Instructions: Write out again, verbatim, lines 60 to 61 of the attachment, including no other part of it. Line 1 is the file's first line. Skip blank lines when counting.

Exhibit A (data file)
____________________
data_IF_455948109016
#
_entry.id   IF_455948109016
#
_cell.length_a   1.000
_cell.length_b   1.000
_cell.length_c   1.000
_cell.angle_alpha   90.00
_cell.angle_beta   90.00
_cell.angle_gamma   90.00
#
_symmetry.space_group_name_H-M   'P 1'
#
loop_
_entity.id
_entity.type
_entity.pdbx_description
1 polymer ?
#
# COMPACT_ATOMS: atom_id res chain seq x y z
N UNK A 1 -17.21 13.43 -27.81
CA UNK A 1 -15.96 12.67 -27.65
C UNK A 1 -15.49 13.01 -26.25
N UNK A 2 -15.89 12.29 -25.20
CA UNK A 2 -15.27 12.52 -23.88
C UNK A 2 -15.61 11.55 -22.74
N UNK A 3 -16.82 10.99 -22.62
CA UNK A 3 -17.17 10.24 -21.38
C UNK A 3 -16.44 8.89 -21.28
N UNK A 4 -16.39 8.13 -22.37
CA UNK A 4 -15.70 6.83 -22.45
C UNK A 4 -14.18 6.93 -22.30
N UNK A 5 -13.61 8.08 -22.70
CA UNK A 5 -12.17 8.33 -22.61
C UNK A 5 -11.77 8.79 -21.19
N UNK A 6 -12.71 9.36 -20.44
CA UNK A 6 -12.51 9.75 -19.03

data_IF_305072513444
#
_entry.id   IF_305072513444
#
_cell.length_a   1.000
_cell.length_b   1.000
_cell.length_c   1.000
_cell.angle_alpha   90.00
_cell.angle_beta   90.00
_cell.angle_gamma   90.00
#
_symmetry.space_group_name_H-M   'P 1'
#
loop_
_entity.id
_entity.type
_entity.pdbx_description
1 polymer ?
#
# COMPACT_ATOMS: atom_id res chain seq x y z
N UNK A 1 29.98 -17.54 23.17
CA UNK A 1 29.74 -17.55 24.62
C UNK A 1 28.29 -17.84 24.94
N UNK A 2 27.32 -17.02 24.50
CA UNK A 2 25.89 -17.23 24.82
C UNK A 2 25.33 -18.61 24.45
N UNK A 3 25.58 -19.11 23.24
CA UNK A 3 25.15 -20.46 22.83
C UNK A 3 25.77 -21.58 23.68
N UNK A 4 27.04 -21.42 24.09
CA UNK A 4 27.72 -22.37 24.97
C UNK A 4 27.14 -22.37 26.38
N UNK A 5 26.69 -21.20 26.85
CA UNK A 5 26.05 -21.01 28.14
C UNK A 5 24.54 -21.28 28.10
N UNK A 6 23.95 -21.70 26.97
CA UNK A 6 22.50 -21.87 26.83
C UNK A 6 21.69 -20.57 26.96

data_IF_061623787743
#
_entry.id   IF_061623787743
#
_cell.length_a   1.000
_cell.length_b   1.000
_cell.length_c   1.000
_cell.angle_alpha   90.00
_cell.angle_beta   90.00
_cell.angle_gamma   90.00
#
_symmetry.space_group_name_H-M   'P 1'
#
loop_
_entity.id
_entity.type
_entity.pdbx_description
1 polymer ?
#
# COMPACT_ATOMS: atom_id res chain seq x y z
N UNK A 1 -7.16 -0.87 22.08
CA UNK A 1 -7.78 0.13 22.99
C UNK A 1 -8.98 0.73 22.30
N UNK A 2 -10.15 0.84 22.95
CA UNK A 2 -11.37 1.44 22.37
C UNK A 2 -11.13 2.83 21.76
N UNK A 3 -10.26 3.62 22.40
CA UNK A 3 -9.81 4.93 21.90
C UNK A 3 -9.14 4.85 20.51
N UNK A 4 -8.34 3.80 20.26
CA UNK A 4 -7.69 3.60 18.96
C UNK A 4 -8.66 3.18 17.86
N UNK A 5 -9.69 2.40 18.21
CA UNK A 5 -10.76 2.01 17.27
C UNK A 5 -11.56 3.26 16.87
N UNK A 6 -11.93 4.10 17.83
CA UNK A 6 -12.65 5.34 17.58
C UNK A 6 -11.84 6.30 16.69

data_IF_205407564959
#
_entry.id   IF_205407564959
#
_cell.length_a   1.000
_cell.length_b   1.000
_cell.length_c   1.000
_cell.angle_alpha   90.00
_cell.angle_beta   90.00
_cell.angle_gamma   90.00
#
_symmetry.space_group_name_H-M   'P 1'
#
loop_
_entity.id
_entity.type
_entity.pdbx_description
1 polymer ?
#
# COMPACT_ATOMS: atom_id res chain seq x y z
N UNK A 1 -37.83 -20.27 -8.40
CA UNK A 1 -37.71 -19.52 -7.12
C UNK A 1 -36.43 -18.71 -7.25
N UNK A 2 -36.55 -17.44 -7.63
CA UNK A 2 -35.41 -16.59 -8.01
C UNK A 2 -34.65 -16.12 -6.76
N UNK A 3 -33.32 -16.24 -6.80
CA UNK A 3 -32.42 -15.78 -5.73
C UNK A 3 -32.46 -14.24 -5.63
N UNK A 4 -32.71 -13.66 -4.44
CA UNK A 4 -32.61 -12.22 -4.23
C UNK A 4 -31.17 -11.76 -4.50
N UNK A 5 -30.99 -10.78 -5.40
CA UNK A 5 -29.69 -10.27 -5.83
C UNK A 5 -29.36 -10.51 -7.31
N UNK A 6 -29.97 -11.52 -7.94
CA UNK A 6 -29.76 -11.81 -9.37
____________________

C UNK A 1 28.29 -17.84 24.94
N UNK A 2 27.32 -17.02 24.50